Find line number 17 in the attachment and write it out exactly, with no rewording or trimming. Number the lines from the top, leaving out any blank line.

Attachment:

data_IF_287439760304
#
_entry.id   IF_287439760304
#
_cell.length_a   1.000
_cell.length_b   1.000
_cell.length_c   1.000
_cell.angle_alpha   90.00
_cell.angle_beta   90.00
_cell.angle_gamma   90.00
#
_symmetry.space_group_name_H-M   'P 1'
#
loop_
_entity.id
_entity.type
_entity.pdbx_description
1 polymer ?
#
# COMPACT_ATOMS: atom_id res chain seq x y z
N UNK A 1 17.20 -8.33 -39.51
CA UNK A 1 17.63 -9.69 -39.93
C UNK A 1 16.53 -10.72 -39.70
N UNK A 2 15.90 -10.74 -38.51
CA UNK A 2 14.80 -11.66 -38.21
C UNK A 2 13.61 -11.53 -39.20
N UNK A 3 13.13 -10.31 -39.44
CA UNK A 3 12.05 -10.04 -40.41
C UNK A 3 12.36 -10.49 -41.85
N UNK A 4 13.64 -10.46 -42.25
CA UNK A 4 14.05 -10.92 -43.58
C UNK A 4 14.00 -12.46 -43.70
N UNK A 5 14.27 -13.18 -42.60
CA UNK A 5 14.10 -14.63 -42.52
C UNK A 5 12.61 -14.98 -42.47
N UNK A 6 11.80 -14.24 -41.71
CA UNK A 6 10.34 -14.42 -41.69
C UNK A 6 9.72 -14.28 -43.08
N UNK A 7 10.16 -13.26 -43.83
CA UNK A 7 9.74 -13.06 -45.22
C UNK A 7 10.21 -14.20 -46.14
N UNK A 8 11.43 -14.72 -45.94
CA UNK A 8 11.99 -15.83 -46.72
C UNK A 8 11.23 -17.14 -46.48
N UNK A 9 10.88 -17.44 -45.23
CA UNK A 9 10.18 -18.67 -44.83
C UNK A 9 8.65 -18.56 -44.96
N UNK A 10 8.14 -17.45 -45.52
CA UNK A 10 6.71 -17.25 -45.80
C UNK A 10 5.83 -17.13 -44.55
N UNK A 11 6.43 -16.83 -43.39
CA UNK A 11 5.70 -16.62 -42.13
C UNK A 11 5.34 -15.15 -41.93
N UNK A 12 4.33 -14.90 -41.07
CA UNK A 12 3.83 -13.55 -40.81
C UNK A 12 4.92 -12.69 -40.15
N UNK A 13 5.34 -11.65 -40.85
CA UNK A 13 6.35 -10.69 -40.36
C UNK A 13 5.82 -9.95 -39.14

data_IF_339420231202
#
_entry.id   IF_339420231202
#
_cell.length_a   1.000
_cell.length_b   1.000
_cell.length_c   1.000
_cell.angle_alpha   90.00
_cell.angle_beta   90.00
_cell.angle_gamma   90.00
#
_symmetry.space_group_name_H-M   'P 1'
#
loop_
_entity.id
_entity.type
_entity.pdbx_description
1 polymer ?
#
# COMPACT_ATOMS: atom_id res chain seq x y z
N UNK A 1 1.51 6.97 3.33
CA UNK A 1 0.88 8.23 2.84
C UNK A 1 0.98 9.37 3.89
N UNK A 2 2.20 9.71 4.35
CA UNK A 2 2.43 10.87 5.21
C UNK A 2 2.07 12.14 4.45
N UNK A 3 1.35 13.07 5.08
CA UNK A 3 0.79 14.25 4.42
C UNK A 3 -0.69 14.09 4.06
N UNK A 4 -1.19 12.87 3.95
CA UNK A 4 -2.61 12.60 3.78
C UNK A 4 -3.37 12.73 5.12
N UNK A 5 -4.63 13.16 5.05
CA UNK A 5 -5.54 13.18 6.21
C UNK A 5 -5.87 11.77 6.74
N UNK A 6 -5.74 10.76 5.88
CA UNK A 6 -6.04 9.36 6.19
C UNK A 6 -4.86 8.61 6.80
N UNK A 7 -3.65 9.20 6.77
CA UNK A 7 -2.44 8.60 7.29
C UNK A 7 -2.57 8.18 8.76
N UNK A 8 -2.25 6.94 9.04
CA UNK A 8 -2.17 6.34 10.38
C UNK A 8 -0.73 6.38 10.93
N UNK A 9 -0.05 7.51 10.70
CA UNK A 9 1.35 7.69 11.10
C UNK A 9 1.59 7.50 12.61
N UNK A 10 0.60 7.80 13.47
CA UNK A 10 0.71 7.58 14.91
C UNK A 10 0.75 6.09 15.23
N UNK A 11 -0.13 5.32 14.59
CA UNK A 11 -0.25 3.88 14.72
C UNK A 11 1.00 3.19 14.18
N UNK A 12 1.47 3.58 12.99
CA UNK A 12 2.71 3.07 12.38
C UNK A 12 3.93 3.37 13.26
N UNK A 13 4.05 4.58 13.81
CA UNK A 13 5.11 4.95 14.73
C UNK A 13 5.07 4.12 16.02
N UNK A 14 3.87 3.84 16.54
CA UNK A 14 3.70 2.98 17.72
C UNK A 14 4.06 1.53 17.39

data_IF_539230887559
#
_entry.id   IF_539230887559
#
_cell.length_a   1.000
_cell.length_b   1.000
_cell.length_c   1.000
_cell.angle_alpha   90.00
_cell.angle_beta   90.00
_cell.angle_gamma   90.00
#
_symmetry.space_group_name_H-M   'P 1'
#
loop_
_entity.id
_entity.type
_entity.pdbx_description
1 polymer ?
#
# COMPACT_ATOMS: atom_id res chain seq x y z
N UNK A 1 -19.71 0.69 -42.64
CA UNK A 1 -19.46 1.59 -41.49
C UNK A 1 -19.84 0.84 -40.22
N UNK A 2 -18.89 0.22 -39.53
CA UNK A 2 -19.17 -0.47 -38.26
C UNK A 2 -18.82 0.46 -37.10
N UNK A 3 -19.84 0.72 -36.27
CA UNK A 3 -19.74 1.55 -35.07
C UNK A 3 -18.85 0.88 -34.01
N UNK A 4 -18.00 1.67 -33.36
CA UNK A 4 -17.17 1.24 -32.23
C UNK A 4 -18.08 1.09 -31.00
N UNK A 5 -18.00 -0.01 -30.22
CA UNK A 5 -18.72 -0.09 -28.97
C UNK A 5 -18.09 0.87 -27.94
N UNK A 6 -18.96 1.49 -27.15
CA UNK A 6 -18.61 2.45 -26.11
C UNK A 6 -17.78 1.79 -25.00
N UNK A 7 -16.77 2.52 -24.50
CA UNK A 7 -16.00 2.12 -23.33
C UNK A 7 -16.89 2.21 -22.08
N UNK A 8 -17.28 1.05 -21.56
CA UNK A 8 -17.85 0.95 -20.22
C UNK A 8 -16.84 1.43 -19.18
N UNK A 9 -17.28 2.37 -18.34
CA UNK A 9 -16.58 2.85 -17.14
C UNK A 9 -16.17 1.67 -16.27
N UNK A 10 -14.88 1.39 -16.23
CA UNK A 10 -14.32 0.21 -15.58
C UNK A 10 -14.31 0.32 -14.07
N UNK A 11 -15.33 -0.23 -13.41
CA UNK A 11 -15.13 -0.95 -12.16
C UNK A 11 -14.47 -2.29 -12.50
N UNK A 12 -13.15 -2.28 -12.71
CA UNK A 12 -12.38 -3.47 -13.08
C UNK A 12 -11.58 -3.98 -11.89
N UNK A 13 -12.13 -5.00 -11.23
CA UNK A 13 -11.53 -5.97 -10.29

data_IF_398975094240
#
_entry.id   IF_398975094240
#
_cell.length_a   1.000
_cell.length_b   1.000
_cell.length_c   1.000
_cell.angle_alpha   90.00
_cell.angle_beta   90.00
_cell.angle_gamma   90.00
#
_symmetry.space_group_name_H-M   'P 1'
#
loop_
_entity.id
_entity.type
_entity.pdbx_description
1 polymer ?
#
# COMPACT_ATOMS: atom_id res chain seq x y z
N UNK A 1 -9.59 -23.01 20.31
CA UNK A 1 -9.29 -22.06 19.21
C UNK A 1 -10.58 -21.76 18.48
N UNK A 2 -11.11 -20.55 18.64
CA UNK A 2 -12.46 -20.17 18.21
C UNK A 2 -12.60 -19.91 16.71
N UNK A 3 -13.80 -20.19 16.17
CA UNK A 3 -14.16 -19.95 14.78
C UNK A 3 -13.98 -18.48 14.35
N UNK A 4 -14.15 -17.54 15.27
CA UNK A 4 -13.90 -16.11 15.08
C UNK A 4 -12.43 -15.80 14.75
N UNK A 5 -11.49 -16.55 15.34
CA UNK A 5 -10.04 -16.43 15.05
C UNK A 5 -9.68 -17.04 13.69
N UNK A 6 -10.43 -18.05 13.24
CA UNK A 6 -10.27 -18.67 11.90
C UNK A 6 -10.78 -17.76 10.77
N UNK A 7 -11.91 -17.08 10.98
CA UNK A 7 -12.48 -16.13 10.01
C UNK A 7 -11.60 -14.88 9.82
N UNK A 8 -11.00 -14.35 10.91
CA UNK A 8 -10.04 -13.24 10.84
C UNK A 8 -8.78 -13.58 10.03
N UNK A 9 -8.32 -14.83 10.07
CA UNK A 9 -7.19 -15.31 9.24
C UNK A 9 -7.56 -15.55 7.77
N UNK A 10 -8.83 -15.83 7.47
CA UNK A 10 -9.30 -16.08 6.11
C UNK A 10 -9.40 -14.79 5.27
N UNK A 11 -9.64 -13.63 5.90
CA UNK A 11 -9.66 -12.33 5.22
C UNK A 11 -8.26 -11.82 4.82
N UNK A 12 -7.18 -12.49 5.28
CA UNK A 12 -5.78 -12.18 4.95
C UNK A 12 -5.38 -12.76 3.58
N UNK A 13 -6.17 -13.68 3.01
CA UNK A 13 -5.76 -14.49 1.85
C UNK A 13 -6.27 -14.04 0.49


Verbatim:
_entity.pdbx_description